Man in blue hood covers his face with his hands looks overwhelmed Photo by Christian Erfurt on Unsplash

We all experience stress from time to time, but it's hard to know what to do about it. What are its effects? How can you cope with it? What's within your control?

It's important to take action against stress, and social time can play a role in helping you through stressful times.

What Is Stress, Anyway?

Stress is a state of increased physical and mental arousal caused by events that activate our body’s fight or flight response.

A bear bearing his teethPhoto by mana5280 on Unsplash

Stress can be very useful. Imagine if you come across a bear while hiking. Stress helps your body prepare to fight the bear or run away in order to keep you safe.  

A hand writing a checklist in a notebookPhoto by Glenn Carstens-Peters on Unsplash

Stress isn’t always associated with bad events, either. Positives events like starting a new job, or planning your upcoming wedding, can produce stress too.

Quiz

Roger has an exam tomorrow, and is feeling stressed about it. What could he do?

Go over his notes again

Form a study group

Worry about it tomorrow

Take an online practice quiz

Why Is Stress Bad?

Where it goes wrong is when we have prolonged, chronic levels of stress that impact our daily lives. Because the body is constantly on high alert, you don’t have time to recover, leading to the exhaustion of your body’s resources.

A woman looking stressed at a table supports her head in her hands

When we get stressed, our body produces hormones called adrenaline and cortisol. During periods of long-term stress, high levels of these hormones can cause :

  • Trouble with memory

  • Aches and pains

  • Exhaustion

  • Feeling depressed or anxious

  • Headaches

  • High blood pressure

  • Digestive problems

  • Weakened immune system

What Is Social Time?

Social time is the time you spend interacting with the people you have in your life — your social support network. It gives you the feeling that you're cared for, that you belong, and that you have others to lean on in times of need.

a woman leans on another woman for support while both sit on a couch

Social support can look like:

  • A friend listening to you describe a challenge you're facing

  • Playing a game of dodgeball with a group of friends

  • A family member checking in on you when you're feeling down

  • A co-worker offering to help you with a new task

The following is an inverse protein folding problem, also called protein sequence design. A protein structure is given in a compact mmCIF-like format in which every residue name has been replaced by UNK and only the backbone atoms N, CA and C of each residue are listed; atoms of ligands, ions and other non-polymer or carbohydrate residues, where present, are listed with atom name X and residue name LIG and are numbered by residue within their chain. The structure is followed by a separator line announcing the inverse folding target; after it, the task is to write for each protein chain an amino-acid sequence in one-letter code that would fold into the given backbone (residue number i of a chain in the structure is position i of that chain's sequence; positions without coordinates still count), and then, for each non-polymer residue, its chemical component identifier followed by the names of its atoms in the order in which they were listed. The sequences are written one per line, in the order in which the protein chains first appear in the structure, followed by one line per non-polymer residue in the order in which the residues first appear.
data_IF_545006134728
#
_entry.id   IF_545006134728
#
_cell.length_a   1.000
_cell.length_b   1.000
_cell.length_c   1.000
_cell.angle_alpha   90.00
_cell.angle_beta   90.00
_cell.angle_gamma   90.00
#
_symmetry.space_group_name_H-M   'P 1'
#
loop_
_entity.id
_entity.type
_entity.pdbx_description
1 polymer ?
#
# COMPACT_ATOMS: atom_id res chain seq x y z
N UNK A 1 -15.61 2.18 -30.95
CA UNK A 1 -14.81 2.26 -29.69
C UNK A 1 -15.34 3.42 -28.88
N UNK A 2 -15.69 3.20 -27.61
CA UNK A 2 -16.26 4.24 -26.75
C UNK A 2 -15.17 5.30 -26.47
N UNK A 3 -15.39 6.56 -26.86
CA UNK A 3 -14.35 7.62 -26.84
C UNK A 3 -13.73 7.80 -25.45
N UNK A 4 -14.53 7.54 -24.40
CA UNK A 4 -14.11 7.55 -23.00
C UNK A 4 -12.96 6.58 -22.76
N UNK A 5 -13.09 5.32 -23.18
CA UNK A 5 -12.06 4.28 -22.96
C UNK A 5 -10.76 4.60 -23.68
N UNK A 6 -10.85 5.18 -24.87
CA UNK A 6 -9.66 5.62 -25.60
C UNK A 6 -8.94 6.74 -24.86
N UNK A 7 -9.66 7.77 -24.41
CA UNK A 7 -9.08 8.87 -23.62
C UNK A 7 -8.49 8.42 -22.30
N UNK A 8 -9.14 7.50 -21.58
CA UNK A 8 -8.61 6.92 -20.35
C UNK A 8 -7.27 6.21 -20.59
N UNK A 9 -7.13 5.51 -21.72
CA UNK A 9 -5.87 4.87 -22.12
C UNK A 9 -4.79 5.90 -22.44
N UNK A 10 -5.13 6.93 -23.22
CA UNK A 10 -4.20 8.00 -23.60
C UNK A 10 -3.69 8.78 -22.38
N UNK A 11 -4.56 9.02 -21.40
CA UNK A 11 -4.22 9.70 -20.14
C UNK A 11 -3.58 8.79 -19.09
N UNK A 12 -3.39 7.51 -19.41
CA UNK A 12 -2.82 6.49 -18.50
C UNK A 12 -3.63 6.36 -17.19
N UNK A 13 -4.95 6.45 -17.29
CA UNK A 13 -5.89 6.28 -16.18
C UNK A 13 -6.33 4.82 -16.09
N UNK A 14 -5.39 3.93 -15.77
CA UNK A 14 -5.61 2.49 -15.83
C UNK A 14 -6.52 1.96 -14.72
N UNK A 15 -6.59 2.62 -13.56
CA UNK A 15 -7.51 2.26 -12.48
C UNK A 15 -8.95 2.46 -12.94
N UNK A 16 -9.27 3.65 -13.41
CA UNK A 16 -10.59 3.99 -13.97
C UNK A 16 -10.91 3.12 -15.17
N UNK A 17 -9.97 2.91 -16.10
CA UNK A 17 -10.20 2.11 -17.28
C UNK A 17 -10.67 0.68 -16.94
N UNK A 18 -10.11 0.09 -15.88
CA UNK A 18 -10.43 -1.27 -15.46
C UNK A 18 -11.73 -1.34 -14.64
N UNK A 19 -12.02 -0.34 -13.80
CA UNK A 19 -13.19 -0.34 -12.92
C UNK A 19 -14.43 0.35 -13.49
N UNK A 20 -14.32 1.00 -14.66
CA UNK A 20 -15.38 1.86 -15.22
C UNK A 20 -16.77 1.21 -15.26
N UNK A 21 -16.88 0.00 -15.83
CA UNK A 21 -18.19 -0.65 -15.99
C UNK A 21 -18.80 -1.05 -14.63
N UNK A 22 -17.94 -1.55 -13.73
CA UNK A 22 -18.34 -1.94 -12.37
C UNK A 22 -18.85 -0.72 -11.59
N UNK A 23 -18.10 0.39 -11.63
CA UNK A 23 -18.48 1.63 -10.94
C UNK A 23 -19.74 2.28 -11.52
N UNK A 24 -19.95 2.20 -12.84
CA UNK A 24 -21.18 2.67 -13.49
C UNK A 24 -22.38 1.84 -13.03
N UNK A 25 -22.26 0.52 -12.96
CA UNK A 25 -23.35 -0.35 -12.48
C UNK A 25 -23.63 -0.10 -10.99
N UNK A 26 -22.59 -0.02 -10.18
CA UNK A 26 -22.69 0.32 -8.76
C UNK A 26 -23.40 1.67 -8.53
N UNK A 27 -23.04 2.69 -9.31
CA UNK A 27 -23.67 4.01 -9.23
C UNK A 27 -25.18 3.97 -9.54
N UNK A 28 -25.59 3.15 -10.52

• A family member validating your feelings

How Does Social Time Help Me?

Social time with your support network can help create resiliency. While it won't always get rid of stress, spending time with loved ones can help us cope with the negative feelings of stress.

Social time increases oxytocin — a chemical in our brain that produces positive feelings. It may also make us less vulnerable to our environmental stressors.

Two men walk towards each other, and high five

Studies show the benefits of social support:

  • Improving the ability to cope with stressful events

  • Alleviating the effects of negative emotions

  • Promoting good mental health

  • Enhancing self-esteem

  • Lowering cardiovascular risks, such as lowering blood pressure

  • Promoting a healthy lifestyle

Plus, it's just fun!

Quiz

You find that you're constantly busy, frequently worrying, and just on edge. You suspect it's stress. What should you do?

Take a walk

Make plans with, and talk to a friend

Quit all of your obligations

Hide in bed

How Do I Make The Best Of Social Time?

If you already have a great support network, great! Find ways to prioritize spending more time with the people in your life you're closest to.

Three women together laughingPhoto by Priscilla Du Preez on Unsplash

Here are some tips for keeping those connections strong:

  • Stay in touch with your friends and family — initiate spending time together

  • Be a good listener — friendship is a two-way street

  • Tell them you appreciate them

  • Give back — let them know you're here for them too

If you find that you're lacking a close social circle, you may need to put in a little effort to find your new circle of besties (and check out this Byteif you're a student in need of a new social circle when school is out).

Take Action

Two icon people high five

Still feeling stressed? Consider reaching out!

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This Byte has been authored by

RH

Robin H

Volunteer Learning Designer